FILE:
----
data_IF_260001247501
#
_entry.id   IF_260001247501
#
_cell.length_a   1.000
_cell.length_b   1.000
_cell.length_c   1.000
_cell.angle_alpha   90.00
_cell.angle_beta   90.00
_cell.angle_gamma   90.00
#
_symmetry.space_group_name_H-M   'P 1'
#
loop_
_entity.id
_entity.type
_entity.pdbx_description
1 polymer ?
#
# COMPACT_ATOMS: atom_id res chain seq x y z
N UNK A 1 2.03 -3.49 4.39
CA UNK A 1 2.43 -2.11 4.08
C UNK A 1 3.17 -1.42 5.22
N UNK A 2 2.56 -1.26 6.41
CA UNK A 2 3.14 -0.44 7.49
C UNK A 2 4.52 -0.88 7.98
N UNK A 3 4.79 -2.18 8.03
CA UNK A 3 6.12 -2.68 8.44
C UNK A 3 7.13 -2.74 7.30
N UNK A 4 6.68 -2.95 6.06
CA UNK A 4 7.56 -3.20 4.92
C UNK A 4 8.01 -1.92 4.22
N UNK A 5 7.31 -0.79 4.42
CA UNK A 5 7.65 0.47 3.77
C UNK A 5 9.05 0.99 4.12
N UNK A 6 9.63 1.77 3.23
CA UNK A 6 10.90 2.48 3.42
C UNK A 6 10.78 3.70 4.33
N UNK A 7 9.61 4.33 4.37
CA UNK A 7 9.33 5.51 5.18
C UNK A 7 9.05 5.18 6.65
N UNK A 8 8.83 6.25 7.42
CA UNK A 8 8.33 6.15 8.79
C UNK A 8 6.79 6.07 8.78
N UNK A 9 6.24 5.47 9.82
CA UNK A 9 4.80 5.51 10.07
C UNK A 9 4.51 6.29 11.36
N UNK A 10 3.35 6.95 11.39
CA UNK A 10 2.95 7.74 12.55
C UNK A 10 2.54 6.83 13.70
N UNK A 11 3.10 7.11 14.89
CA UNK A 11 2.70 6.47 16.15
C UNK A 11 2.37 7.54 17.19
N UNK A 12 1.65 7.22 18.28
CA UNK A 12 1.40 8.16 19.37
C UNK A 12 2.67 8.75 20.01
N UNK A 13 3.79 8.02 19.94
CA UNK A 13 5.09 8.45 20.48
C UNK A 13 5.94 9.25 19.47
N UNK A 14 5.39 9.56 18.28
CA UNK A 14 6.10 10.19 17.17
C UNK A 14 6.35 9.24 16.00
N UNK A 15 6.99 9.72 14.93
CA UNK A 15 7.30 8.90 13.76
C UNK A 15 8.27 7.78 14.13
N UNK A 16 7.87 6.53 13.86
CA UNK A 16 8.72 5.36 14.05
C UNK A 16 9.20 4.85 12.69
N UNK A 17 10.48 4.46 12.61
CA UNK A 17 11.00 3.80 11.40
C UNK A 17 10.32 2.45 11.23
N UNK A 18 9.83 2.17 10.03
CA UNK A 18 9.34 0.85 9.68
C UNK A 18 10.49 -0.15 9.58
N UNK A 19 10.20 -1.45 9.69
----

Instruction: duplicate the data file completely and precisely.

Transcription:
data_IF_260001247501
#
_entry.id   IF_260001247501
#
_cell.length_a   1.000
_cell.length_b   1.000
_cell.length_c   1.000
_cell.angle_alpha   90.00
_cell.angle_beta   90.00
_cell.angle_gamma   90.00
#
_symmetry.space_group_name_H-M   'P 1'
#
loop_
_entity.id
_entity.type
_entity.pdbx_description
1 polymer ?
#
# COMPACT_ATOMS: atom_id res chain seq x y z
N UNK A 1 2.03 -3.49 4.39
CA UNK A 1 2.43 -2.11 4.08
C UNK A 1 3.17 -1.42 5.22
N UNK A 2 2.56 -1.26 6.41
CA UNK A 2 3.14 -0.44 7.49
C UNK A 2 4.52 -0.88 7.98
N UNK A 3 4.79 -2.18 8.03
CA UNK A 3 6.12 -2.68 8.44
C UNK A 3 7.13 -2.74 7.30
N UNK A 4 6.68 -2.95 6.06
CA UNK A 4 7.56 -3.20 4.92
C UNK A 4 8.01 -1.92 4.22
N UNK A 5 7.31 -0.79 4.42
CA UNK A 5 7.65 0.47 3.77
C UNK A 5 9.05 0.99 4.12
N UNK A 6 9.63 1.77 3.23
CA UNK A 6 10.90 2.48 3.42
C UNK A 6 10.78 3.70 4.33
N UNK A 7 9.61 4.33 4.37
CA UNK A 7 9.33 5.51 5.18
C UNK A 7 9.05 5.18 6.65
N UNK A 8 8.83 6.25 7.42
CA UNK A 8 8.33 6.15 8.79
C UNK A 8 6.79 6.07 8.78
N UNK A 9 6.24 5.47 9.82
CA UNK A 9 4.80 5.51 10.07
C UNK A 9 4.51 6.29 11.36
N UNK A 10 3.35 6.95 11.39
CA UNK A 10 2.95 7.74 12.55
C UNK A 10 2.54 6.83 13.70
N UNK A 11 3.10 7.11 14.89
CA UNK A 11 2.70 6.47 16.15
C UNK A 11 2.37 7.54 17.19
N UNK A 12 1.65 7.22 18.28
CA UNK A 12 1.40 8.16 19.37
C UNK A 12 2.67 8.75 20.01
N UNK A 13 3.79 8.02 19.94
CA UNK A 13 5.09 8.45 20.48
C UNK A 13 5.94 9.25 19.47
N UNK A 14 5.39 9.56 18.28
CA UNK A 14 6.10 10.19 17.17
C UNK A 14 6.35 9.24 16.00
N UNK A 15 6.99 9.72 14.93
CA UNK A 15 7.30 8.90 13.76
C UNK A 15 8.27 7.78 14.13
N UNK A 16 7.87 6.53 13.86
CA UNK A 16 8.72 5.36 14.05
C UNK A 16 9.20 4.85 12.69
N UNK A 17 10.48 4.46 12.61
CA UNK A 17 11.00 3.80 11.40
C UNK A 17 10.32 2.45 11.23
N UNK A 18 9.83 2.17 10.03
CA UNK A 18 9.34 0.85 9.68
C UNK A 18 10.49 -0.15 9.58
N UNK A 19 10.20 -1.45 9.69